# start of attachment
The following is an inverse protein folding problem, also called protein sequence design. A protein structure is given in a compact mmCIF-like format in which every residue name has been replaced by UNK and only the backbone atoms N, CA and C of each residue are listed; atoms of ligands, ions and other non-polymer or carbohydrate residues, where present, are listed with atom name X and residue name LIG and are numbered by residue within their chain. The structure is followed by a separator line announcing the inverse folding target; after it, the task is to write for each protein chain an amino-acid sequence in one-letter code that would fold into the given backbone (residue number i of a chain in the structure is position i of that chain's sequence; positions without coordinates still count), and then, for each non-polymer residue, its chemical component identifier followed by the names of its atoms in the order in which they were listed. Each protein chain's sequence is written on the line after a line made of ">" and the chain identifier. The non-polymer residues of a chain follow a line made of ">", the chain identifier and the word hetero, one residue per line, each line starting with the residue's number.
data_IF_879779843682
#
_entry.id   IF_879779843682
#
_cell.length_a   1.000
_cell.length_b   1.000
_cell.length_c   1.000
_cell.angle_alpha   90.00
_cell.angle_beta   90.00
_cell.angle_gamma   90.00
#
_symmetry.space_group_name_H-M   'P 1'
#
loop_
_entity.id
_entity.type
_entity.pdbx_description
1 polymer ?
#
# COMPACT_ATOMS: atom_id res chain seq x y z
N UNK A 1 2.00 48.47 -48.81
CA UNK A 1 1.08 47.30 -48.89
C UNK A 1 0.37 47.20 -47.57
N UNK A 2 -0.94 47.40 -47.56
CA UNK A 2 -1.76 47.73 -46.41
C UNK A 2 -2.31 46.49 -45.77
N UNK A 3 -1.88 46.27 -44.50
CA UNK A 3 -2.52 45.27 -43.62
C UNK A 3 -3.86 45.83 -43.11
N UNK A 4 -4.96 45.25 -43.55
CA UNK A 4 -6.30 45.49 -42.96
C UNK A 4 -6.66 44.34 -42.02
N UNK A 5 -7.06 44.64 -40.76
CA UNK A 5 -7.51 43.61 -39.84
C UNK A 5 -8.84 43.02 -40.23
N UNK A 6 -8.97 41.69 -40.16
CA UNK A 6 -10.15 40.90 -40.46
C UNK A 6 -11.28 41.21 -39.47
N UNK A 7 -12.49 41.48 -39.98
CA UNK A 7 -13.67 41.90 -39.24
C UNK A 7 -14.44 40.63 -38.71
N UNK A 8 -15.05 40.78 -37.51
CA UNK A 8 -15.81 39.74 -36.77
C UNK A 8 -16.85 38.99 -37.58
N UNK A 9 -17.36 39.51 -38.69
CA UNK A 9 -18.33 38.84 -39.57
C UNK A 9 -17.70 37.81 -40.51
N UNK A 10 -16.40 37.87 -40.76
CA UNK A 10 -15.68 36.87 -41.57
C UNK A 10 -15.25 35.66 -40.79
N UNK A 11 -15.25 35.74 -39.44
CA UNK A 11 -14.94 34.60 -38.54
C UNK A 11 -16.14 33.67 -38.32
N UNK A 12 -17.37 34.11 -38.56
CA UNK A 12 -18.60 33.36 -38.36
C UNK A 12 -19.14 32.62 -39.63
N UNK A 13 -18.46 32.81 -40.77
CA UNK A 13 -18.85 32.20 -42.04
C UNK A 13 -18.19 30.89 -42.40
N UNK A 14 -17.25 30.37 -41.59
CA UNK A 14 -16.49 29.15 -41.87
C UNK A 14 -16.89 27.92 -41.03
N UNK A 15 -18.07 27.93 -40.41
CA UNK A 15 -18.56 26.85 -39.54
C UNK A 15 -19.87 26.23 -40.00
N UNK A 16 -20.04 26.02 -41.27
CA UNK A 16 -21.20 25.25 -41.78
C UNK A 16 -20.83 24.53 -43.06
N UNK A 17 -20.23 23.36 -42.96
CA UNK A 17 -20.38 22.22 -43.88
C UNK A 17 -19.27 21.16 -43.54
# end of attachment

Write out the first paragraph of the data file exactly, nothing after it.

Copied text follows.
The following is an inverse protein folding problem, also called protein sequence design. A protein structure is given in a compact mmCIF-like format in which every residue name has been replaced by UNK and only the backbone atoms N, CA and C of each residue are listed; atoms of ligands, ions and other non-polymer or carbohydrate residues, where present, are listed with atom name X and residue name LIG and are numbered by residue within their chain. The structure is followed by a separator line announcing the inverse folding target; after it, the task is to write for each protein chain an amino-acid sequence in one-letter code that would fold into the given backbone (residue number i of a chain in the structure is position i of that chain's sequence; positions without coordinates still count), and then, for each non-polymer residue, its chemical component identifier followed by the names of its atoms in the order in which they were listed. Each protein chain's sequence is written on the line after a line made of ">" and the chain identifier. The non-polymer residues of a chain follow a line made of ">", the chain identifier and the word hetero, one residue per line, each line starting with the residue's number.